Farm Pond

A pool of water formed by a dam or pit, to supply water for livestock, recreation               
and wildlife, and to control gully erosion.

How it works

A typical farm pond is formed by building a dam across an existing gully or low lying area. Earth for the dam is dug out above the dam with heavy machinery to form a bowl. Generally the ponded area fills with water within a year. An overflow pipe is installed through the dam to control the water level and allow water to spill through the dam without causing erosion. ""

How it helps

Prevents soil erosion and protects water quality by collecting and storing runoff water.
Provides water for livestock, fish and wildlife, and recreational opportunities.
Adds value and beauty to a farm or farmstead.
Provides a water supply for emergencies.

Planning ahead

Are adequate soil conservation measures installed near the proposed pond site to protect it from filling with sediment?
Is there a dependable source of clean water to fill the pond?
Will the pond store enough water for proposed uses—i.e. livestock, wildlife and recreation?
Is the soil at the proposed site capable of holding water?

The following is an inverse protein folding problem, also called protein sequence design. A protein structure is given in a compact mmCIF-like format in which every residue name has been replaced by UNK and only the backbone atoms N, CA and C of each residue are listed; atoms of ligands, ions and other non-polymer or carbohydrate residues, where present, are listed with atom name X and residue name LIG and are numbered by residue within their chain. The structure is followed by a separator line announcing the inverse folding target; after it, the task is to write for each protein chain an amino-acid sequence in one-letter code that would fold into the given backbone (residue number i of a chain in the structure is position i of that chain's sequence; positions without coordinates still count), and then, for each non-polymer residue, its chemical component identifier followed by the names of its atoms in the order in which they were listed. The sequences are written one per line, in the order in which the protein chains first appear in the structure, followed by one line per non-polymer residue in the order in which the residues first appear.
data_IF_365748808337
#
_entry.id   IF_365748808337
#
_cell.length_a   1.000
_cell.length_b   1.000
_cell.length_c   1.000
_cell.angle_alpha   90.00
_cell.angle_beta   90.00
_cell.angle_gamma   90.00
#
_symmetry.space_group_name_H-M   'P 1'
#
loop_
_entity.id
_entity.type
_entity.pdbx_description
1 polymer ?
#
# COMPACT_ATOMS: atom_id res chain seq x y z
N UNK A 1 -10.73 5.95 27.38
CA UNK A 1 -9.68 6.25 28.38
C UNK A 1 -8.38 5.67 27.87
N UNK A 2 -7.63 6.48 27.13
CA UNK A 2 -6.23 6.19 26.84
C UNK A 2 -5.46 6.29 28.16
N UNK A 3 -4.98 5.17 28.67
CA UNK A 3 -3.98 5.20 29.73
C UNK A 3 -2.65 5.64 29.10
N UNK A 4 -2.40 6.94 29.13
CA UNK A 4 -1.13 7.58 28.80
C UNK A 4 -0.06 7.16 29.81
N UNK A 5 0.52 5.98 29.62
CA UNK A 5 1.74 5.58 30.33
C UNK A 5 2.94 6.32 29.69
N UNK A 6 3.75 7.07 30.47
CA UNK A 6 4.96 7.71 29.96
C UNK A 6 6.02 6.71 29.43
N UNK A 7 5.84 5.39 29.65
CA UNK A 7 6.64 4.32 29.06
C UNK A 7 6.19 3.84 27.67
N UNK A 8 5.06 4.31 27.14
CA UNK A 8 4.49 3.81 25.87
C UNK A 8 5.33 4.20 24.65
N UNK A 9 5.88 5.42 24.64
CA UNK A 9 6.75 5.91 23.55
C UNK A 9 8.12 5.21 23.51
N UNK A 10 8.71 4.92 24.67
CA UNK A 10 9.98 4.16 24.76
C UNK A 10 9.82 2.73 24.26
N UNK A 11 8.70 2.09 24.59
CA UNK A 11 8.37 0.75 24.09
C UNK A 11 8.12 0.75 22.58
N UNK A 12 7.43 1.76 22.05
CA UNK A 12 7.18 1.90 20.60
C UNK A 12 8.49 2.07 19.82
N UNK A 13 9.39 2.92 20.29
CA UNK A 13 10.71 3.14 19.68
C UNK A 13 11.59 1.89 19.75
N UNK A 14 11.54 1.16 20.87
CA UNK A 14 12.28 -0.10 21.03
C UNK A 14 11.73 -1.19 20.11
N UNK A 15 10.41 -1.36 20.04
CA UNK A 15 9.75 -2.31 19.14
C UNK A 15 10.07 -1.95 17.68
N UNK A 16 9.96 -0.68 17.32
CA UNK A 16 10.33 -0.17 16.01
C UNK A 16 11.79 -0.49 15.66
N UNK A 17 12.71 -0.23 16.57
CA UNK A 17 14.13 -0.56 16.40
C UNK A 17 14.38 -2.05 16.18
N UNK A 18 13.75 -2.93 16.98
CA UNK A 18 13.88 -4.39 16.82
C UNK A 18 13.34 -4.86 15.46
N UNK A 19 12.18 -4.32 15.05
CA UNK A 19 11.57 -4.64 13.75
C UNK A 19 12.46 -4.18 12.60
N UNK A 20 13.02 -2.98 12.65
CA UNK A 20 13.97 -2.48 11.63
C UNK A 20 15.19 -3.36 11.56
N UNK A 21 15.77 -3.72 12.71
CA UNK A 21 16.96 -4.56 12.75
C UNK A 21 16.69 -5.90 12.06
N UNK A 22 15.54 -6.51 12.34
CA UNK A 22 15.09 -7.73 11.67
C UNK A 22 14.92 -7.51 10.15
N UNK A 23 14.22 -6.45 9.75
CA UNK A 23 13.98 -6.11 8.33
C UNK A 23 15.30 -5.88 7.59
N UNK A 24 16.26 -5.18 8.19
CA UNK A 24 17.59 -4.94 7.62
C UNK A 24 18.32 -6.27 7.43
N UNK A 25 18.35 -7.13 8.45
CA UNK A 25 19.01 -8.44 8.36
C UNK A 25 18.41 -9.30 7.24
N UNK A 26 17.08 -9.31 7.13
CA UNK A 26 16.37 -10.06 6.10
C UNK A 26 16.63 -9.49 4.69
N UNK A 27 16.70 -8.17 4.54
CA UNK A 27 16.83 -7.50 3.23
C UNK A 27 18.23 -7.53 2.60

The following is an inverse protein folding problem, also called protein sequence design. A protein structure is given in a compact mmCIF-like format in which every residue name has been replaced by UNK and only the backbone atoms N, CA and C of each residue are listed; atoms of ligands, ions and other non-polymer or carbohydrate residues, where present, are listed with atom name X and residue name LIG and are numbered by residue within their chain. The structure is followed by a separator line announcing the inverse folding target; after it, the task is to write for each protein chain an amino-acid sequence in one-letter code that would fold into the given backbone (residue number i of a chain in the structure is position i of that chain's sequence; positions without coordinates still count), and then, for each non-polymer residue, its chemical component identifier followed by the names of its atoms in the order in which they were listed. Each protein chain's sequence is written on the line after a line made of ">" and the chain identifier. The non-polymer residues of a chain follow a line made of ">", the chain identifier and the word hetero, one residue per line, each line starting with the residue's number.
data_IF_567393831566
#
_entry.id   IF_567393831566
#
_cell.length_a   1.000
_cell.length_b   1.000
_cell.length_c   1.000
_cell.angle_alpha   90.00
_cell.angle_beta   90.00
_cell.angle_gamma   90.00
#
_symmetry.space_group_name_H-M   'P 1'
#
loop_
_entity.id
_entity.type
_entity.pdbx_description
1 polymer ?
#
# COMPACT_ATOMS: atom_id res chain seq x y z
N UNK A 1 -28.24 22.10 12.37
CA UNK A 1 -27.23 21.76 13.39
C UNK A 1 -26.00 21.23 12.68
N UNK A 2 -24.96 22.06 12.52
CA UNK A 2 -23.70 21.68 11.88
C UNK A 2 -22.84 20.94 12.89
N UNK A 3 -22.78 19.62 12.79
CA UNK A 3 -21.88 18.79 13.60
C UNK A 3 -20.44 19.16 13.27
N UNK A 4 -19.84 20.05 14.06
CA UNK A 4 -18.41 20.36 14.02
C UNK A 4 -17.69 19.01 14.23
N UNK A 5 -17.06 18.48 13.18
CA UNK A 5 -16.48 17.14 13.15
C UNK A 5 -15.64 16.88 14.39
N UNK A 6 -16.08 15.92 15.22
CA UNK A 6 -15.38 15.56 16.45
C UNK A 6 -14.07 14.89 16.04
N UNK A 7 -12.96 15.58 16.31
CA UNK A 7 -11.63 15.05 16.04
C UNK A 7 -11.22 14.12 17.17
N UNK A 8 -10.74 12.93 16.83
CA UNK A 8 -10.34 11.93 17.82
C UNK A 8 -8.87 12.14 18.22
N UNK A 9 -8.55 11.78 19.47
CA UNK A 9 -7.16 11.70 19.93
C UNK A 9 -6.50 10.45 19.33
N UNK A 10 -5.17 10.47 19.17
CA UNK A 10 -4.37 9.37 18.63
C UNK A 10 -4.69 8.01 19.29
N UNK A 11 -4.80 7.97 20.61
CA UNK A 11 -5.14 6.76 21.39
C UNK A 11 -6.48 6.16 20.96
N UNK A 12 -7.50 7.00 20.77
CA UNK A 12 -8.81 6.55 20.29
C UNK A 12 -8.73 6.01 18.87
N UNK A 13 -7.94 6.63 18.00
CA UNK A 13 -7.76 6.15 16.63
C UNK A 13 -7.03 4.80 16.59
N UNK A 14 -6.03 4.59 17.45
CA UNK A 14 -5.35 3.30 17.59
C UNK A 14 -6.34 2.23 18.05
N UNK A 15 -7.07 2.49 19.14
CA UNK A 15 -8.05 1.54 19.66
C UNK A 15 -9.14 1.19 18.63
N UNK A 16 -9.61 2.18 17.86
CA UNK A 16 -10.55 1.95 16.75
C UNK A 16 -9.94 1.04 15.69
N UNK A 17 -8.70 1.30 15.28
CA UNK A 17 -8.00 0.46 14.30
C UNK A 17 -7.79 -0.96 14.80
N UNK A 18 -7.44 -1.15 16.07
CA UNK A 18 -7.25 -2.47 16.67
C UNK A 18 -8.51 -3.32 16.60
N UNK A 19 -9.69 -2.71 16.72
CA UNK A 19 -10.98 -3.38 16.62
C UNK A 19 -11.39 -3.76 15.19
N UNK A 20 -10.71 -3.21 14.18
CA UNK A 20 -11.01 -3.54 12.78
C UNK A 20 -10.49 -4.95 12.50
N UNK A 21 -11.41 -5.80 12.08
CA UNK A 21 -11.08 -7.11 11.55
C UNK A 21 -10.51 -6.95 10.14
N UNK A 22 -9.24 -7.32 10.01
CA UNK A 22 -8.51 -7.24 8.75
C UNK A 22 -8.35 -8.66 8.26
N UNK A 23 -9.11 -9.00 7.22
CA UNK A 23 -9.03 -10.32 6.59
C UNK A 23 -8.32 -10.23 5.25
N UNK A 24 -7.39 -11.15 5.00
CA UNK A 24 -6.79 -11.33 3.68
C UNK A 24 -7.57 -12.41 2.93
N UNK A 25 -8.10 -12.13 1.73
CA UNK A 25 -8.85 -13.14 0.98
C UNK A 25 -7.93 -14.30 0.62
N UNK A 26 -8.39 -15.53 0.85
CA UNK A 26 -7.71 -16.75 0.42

Tech notes

Provide for a natural or constructed spillway.
If the dam is for a fish pond, the pool should have at least 1/2 acre of surface area and be at least 8 feet deep. *
The landowner should secure necessary permits or easements.
Divert runoff from feedlots, barnyards and septic tanks if the pond is used for drinking water, livestock, wildlife or recreation.
Clear all trees and shrubs within at least 30 feet of the dam's spillway and embankment. *
Generally for every surface acre of pond there should be at least 10 acres of drainage area. *
Too large a drainage area for the pond site may make the site unfeasible.


Keep outlet free of debris.
Keep burrowing animals, trees and shrubs off the dam.
Maintain grass cover on the dam.

* Criteria may need to be adjusted for local conditions.